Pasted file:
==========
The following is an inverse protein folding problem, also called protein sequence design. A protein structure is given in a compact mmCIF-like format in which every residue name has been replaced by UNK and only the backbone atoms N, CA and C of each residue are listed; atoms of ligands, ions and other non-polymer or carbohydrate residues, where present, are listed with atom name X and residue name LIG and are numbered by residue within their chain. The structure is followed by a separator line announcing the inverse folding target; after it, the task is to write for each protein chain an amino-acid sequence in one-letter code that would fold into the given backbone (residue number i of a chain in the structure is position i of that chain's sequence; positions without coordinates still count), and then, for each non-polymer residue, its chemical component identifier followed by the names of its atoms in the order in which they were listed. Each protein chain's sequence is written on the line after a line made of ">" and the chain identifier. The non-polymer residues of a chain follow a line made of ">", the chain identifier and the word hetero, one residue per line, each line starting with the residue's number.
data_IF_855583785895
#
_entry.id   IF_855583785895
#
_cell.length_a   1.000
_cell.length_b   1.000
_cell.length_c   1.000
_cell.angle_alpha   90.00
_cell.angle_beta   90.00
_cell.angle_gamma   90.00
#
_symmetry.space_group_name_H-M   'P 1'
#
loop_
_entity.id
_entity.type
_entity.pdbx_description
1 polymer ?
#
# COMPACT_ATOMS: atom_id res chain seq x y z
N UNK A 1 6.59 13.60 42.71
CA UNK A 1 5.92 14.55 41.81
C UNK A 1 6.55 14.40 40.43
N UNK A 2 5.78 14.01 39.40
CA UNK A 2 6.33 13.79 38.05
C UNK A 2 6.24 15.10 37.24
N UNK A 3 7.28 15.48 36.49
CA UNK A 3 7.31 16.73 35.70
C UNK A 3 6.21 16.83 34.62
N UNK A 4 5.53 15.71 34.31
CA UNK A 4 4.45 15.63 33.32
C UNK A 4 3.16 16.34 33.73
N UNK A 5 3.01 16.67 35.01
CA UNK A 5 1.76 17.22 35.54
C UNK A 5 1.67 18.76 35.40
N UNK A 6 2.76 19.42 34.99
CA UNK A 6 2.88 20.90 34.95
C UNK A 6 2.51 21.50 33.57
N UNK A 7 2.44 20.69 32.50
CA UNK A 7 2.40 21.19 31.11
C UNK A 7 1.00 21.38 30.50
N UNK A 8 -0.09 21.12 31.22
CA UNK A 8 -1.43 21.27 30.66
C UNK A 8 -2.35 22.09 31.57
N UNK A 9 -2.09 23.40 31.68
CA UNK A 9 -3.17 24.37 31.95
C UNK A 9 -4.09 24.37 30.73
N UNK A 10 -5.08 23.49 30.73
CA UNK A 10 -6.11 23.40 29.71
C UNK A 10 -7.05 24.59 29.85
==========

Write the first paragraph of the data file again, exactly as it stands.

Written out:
The following is an inverse protein folding problem, also called protein sequence design. A protein structure is given in a compact mmCIF-like format in which every residue name has been replaced by UNK and only the backbone atoms N, CA and C of each residue are listed; atoms of ligands, ions and other non-polymer or carbohydrate residues, where present, are listed with atom name X and residue name LIG and are numbered by residue within their chain. The structure is followed by a separator line announcing the inverse folding target; after it, the task is to write for each protein chain an amino-acid sequence in one-letter code that would fold into the given backbone (residue number i of a chain in the structure is position i of that chain's sequence; positions without coordinates still count), and then, for each non-polymer residue, its chemical component identifier followed by the names of its atoms in the order in which they were listed. Each protein chain's sequence is written on the line after a line made of ">" and the chain identifier. The non-polymer residues of a chain follow a line made of ">", the chain identifier and the word hetero, one residue per line, each line starting with the residue's number.